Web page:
Early December 14, the number one periscope motor quit whirling as the scope broke the water surface. Three ATAGO class Japanese cruisers popped into view. "BATTLE STATIONS SUBMERGED," echoes through the hull. Crewmembers drove by a combination of fear and excitement jostled getting to their stations. The main electric motors groaned as torpedoes were readied. It was a tortoise and hare race with the cruisers not taking a nap. The eight-knot submarine couldn't catch the twenty-knot cruisers. The test of the Gun Club's

torpedo was delayed until 1857 that evening when a four thousand-ton merchant ship worthy of only one torpedo hovered into view.

The number five stern torpedo tube was readied. Torpedo Data Computer dials spun, settled down and solved the firing problem. "Fire number five." SARGO shuddered; the crew's ears popped as the torpedo impulse air vented inboard. The Mark XIV torpedo forced a hole in the South China Sea on its way for the first TNT filled warhead test. As 120 pair of eyes looked aft, the seconds were counted. Sixteen . . . seventeen ... eighteen and the quarter ton of TNT exploded bring cheers from sixty voices.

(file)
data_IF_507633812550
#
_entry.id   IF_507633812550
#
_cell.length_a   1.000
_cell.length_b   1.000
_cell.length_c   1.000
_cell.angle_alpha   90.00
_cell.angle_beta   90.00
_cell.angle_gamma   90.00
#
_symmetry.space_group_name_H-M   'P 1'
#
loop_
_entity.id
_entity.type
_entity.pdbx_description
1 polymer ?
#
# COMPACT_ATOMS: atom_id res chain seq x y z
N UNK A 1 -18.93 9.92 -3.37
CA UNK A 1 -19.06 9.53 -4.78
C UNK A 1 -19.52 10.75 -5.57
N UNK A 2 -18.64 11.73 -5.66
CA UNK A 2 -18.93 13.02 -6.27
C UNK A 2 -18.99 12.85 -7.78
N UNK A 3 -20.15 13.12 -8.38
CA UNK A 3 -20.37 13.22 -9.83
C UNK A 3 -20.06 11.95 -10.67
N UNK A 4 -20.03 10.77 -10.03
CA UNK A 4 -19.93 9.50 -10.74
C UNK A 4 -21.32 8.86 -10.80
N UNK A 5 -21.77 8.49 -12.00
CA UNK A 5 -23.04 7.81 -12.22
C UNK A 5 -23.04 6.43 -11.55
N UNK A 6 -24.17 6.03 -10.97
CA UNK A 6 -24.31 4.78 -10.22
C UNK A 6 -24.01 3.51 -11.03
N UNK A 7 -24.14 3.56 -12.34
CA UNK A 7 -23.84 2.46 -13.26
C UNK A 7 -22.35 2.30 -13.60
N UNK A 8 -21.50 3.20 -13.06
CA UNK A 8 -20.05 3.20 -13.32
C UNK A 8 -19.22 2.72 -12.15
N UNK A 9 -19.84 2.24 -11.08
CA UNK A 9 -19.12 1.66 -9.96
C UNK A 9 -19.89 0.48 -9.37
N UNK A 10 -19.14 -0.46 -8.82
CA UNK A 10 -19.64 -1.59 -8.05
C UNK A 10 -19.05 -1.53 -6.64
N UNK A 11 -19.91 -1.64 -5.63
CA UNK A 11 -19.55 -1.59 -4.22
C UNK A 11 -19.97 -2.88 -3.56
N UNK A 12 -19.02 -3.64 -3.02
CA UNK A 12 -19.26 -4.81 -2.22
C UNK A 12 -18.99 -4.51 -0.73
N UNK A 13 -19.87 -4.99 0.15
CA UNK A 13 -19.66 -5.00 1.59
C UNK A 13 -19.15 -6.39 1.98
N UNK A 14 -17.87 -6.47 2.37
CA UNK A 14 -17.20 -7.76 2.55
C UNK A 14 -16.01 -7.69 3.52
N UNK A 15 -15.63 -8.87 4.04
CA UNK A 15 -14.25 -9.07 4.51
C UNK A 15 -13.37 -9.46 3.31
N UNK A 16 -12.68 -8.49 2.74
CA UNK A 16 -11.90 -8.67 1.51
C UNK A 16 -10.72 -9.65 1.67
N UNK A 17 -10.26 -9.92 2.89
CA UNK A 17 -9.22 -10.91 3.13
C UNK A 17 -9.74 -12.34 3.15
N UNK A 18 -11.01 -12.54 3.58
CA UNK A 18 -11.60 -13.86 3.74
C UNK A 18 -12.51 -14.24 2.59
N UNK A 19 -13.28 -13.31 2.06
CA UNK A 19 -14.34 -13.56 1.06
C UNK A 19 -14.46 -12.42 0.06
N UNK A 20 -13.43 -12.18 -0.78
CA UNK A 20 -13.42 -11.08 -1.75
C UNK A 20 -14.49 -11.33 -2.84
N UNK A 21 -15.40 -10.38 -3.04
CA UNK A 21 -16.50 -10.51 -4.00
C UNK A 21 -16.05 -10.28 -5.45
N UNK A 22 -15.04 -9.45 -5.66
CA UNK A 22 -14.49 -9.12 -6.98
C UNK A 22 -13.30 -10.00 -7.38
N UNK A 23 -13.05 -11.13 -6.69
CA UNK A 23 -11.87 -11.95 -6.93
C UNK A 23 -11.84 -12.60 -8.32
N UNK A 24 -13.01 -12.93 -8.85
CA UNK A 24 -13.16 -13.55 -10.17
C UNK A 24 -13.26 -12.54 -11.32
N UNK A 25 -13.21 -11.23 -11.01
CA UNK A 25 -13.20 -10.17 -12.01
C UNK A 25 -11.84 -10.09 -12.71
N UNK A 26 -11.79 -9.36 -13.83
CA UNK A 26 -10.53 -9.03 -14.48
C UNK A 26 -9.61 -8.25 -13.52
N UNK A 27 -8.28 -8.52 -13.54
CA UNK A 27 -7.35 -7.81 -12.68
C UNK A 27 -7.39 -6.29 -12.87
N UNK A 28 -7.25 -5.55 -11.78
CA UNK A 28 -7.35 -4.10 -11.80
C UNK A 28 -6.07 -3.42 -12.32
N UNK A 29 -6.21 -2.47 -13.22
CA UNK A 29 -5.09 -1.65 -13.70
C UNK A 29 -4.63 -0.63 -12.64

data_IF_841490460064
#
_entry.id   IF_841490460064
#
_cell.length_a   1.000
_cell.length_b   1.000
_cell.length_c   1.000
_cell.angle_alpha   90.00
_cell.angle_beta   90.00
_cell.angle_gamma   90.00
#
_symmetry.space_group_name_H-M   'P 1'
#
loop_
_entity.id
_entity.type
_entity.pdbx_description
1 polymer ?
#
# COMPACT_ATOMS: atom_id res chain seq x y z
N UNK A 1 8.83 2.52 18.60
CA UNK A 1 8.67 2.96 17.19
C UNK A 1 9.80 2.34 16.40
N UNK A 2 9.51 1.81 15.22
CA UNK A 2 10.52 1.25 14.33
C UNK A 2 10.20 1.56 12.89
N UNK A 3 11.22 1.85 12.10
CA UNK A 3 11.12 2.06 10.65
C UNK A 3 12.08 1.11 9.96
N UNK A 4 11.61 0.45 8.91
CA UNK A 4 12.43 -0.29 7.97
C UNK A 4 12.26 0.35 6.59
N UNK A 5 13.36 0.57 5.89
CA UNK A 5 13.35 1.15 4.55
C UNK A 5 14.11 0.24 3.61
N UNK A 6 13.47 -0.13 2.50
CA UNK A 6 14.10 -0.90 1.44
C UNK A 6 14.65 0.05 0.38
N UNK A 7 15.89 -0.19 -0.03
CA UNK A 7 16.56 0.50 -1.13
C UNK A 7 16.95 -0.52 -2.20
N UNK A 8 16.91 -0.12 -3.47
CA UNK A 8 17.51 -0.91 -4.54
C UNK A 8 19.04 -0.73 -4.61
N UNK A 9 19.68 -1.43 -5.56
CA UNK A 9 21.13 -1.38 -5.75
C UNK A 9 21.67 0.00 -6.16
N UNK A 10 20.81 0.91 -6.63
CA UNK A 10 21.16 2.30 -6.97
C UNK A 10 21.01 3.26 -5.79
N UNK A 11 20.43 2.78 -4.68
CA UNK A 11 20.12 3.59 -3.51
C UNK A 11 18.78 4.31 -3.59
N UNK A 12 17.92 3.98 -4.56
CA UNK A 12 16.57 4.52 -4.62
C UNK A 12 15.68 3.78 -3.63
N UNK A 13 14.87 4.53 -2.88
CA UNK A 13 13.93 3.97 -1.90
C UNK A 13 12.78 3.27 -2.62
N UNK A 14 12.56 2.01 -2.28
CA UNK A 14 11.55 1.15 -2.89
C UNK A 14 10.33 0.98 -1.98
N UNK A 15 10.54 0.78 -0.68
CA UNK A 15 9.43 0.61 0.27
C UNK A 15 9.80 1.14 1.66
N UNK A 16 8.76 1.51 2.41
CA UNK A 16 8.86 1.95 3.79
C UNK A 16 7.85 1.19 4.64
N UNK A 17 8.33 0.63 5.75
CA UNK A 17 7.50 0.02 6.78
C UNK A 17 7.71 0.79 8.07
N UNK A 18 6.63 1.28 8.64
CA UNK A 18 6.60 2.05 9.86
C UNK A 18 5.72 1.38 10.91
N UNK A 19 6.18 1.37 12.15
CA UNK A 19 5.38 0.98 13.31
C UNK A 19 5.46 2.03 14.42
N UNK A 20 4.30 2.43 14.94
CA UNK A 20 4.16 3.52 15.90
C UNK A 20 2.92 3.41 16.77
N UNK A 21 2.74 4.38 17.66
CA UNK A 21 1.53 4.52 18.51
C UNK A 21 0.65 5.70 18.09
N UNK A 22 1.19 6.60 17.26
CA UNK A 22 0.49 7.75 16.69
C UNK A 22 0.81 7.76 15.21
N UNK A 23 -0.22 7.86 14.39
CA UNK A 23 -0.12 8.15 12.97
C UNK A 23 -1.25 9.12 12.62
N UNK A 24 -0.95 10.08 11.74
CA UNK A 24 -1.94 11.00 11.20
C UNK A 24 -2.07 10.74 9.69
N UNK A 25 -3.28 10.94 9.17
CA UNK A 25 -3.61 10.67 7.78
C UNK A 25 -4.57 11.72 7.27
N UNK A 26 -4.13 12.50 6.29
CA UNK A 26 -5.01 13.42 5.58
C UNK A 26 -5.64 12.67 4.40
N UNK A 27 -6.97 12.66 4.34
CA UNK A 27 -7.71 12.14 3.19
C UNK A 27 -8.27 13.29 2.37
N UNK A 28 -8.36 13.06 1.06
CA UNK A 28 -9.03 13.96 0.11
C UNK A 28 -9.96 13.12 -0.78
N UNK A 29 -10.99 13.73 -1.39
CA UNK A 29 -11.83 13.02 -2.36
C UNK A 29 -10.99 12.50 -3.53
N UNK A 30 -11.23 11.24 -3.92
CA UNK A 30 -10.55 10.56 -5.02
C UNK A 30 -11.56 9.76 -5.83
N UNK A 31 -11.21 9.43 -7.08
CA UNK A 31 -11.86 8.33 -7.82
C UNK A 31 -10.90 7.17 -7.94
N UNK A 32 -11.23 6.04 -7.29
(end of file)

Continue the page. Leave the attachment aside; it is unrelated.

The periscope lumbered up. "She's turning . . . she's not sinking. DAMN! The torpedo exploded prematurely" drifted down from the conning tower.

The onboard ordnance experts huddled and decided the new Mark VI magnetic exploder was at fault. The torpedomen deactivated the magnetic exploders so the torpedoes could only explode by contact. The hunt in the South China Sea continued.

Christmas Eve day at 12:38 three torpedoes were fired from the forward tubes and sped toward an enemy cargo vessel. The periscope fogged but the torpedoes ran hot, straight and normal under the target. They didn't explode. Two more torpedoes set to run shallow were fired from the stern tubes. They ran deep, The ungrateful enemy sent a pinging destroyer out from Camaranh Bay.